While she'd never raced in South Carolina, Sarah and the rest of the family were very familiar with Myrtle Beach.
"All her life, we've taken vacations to Myrtle Beach," John said. "This time, we went on the strength of her running, which really puts things into perspective."
During a beautiful, warm day, Sarah competed against more than 400 runners in her age group (13 to 14) and finished 81st.
"It was an intense race, a wild experience," John said. "Watching the start was like racehorses coming out of the gate."
This season, Sarah has been even better. Growing past her classmates as a runner, she's practiced with the high school boys, who give her more of a push. That's paid off, as she won the Woods Trail Run at Thetford Academy and backed it up weeks later with a win in the 3K at the state championships. She finished the 1.8-mile event in less than 11 minutes and was the fastest in her class by nearly a minute.
"Bruce is an amazing coach and he can help you with anything," Sarah said. "This year, I started to realize this was my sport. I have all these medals on the wall and I think, these are mine. I'm accomplished so much over time — running makes me feel proud."
One of her main training partners is Asa Burrows-Crane, another eighth-grader, who was sixth at the Bennington Battle 5K in August and fifth at the Woods Trail.
"We trained really hard for the middle school races, this was his first year in cross-country," Sarah said. "He liked it and joined and right away, he was beating me, which made me train harder. In the races around Vermont, Asa and I were in the front by like a minute, but he'd always catch me at the end."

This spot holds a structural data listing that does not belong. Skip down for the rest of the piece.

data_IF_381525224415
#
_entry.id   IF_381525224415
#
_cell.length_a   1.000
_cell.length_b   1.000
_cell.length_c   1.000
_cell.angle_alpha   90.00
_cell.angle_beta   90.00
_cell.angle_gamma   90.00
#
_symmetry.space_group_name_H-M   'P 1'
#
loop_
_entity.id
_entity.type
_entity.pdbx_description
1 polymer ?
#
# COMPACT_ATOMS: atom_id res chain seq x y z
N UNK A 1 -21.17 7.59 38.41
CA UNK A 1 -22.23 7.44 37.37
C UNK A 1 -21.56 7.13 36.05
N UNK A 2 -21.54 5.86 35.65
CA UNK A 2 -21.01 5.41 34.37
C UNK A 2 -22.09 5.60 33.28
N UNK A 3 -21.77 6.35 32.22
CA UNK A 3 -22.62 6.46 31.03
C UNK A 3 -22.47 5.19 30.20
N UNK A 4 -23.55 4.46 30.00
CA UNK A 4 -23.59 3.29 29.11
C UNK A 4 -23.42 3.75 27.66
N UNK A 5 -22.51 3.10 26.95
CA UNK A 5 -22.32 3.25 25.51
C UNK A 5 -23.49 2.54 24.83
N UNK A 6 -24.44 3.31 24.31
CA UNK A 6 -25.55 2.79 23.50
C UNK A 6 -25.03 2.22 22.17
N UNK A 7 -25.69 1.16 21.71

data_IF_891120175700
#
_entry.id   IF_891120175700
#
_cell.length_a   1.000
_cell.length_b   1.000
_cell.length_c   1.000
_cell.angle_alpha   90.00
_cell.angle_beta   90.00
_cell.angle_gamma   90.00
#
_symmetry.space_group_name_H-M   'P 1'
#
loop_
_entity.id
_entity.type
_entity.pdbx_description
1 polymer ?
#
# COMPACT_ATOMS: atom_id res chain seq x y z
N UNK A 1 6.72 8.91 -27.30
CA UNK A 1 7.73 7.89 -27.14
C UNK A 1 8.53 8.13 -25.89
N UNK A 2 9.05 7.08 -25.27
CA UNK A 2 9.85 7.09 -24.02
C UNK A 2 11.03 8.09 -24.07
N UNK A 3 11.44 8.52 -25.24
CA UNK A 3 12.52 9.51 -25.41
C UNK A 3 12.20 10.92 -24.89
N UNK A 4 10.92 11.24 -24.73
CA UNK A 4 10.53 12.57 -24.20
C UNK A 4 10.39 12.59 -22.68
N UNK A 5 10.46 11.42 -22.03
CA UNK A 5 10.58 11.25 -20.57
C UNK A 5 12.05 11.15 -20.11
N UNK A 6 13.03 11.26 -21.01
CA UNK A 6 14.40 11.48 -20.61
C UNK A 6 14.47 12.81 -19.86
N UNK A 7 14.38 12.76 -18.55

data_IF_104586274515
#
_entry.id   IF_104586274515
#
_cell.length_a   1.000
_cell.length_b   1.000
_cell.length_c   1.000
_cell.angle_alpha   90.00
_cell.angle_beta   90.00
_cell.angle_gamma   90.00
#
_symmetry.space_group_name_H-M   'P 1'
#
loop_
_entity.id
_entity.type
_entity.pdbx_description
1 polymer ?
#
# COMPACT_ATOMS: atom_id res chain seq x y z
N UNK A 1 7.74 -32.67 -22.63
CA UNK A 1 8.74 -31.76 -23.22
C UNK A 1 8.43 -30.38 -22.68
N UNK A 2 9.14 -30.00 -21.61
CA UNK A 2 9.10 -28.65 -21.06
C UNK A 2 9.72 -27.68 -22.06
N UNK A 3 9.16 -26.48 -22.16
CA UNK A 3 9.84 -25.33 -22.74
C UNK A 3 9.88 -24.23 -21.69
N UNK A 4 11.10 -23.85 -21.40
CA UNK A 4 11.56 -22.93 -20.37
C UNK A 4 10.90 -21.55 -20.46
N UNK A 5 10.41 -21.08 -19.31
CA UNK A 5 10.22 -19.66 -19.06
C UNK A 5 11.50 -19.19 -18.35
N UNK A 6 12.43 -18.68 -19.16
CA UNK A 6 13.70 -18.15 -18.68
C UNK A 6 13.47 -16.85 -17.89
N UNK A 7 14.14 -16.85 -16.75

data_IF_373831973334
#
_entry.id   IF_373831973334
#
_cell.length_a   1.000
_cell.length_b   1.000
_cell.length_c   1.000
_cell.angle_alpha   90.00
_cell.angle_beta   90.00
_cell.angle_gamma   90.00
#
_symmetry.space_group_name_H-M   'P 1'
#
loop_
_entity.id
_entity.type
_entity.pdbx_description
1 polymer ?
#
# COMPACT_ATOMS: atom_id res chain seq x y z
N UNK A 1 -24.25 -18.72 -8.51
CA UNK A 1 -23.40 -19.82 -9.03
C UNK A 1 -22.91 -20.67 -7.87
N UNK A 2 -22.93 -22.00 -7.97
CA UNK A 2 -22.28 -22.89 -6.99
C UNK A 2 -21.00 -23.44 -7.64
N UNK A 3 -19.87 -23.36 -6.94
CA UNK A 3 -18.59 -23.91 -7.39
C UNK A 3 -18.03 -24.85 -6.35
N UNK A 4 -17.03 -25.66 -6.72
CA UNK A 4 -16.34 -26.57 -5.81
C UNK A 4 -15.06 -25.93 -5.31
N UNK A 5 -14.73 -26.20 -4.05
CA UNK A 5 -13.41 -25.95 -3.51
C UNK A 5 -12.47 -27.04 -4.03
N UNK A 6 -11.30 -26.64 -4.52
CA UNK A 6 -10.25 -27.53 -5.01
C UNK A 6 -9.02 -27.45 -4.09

In her most recent race, the New England Junior Olympics qualifier, Sarah ran the 4K (2.48 miles) in 14 minutes, 51 seconds — finishing fifth out of 119 competitors. For the first time, she was part of one of those special teams, the Green Mountain Athletic Association. That solidly qualifies her for the East region event on Saturday and if she is in the top 30 in her event, she qualifies for the nationals again, this time farther away in Albuquerque, New Mexico.
"With the [Green Mountain] team, I could talk to my [teammates] on the starting line as we're getting ready, I'd never been on a team like this," Sarah said. "I want to go to [Nationals], if I can get in the top five or 10, it might be something I can do."
Next year, Sarah will start her first year at Mount Anthony Union High School. Students younger than ninth grade can't compete in high school events in Vermont.
""What's important to me is that when she's around people that run, what I found is that most runners are positive people," John said. "They are self-driven, highly motivated. It's more about character, how to be strong and excel in school. She's excited to run at the high school level."
She'll be expected to be at the front from Day 1, but that's not a big deal, Sarah said.
"It's a bigger responsibility running with the high school, more pressure, but I train with them already," Sarah said. "I run faster with more pressure anyway. Everyone has a niche and this is mine," Sarah said.